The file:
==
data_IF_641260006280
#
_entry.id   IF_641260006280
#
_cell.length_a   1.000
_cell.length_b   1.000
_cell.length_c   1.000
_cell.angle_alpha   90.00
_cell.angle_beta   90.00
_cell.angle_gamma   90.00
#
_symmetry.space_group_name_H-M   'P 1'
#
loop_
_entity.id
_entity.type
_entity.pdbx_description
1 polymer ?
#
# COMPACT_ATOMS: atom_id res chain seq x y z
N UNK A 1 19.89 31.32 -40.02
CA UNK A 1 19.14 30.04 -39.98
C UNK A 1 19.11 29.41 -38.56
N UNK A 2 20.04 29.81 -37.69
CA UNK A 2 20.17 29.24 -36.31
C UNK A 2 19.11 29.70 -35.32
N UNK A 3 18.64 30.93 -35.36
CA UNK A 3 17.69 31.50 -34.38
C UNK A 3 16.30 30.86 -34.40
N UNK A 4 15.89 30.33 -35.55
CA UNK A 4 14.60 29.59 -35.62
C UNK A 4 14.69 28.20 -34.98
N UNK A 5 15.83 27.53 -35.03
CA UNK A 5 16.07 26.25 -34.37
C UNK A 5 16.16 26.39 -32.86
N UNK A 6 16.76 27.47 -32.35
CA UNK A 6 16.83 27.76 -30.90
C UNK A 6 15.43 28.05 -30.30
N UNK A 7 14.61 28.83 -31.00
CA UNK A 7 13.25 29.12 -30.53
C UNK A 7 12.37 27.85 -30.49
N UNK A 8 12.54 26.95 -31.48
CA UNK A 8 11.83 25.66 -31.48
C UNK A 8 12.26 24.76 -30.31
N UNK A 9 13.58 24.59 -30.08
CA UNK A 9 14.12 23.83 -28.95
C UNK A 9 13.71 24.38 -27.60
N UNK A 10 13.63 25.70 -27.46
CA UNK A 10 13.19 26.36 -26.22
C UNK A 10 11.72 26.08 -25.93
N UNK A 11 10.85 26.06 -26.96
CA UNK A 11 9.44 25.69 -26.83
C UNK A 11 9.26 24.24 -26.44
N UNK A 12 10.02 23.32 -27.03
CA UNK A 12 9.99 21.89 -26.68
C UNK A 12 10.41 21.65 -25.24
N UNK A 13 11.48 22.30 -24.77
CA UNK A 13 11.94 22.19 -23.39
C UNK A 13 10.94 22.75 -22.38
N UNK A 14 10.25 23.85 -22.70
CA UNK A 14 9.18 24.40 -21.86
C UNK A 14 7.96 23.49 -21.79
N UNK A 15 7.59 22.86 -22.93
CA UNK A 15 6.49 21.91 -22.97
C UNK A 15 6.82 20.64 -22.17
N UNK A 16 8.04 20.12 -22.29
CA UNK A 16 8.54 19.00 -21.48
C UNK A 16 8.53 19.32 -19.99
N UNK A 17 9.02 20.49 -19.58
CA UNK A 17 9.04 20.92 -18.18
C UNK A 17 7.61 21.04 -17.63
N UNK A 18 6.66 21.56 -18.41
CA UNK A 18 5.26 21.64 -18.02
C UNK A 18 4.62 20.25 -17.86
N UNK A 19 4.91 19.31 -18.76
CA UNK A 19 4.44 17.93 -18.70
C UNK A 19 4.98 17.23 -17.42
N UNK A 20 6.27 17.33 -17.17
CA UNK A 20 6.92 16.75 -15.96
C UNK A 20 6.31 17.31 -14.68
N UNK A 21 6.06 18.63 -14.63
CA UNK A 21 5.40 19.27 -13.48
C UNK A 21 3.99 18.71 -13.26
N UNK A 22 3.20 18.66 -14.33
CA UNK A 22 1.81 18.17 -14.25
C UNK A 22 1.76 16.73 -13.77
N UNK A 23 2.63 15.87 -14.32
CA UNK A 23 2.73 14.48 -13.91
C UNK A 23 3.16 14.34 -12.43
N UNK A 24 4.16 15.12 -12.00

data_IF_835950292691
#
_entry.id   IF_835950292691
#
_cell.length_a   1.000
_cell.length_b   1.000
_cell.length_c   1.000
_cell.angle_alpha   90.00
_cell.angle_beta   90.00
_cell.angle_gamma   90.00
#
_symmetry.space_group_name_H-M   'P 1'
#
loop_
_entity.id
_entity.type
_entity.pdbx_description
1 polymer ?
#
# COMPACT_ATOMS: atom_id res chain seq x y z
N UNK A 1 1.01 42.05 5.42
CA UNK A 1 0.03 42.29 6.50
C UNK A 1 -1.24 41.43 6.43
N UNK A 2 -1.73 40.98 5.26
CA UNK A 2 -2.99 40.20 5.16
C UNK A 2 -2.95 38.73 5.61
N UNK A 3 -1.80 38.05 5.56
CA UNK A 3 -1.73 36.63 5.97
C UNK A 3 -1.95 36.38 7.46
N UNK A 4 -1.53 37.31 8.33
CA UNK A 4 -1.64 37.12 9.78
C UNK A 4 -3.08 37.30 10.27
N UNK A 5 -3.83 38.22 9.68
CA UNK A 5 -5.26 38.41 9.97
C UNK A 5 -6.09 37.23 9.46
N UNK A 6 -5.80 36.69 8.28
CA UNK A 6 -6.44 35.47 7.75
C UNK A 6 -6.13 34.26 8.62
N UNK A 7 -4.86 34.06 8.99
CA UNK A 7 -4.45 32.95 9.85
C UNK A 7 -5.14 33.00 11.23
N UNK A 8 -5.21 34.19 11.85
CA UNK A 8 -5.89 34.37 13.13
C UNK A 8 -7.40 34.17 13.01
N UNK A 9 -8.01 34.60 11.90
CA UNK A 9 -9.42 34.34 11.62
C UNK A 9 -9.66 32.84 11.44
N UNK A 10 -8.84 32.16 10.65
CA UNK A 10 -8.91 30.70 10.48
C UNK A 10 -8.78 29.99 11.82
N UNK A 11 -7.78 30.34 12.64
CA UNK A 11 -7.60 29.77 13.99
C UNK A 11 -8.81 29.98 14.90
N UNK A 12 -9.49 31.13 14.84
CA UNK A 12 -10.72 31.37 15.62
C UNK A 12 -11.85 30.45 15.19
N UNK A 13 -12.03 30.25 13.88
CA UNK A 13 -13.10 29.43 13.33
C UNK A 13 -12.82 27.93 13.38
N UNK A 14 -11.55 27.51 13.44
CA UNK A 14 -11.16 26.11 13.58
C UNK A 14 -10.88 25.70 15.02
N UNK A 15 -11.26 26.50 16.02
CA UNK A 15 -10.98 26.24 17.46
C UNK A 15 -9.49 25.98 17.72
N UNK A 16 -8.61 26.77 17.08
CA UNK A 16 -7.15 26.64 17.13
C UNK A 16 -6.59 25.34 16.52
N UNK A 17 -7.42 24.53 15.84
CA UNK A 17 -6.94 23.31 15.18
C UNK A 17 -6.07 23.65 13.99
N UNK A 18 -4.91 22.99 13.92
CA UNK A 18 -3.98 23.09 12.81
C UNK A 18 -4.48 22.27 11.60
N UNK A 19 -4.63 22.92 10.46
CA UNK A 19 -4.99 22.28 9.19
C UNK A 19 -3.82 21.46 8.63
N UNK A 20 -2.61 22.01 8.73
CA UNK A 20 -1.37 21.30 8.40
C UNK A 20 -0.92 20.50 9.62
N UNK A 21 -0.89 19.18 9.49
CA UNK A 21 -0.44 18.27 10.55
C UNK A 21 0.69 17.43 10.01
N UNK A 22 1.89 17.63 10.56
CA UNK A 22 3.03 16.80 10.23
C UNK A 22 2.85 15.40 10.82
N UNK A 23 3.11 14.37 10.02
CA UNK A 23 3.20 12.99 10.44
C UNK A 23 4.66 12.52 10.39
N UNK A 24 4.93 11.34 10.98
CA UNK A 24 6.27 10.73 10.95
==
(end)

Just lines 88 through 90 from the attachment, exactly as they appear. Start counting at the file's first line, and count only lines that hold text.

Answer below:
CA UNK A 23 2.73 14.48 -13.91
C UNK A 23 3.16 14.34 -12.43
N UNK A 24 4.16 15.12 -12.00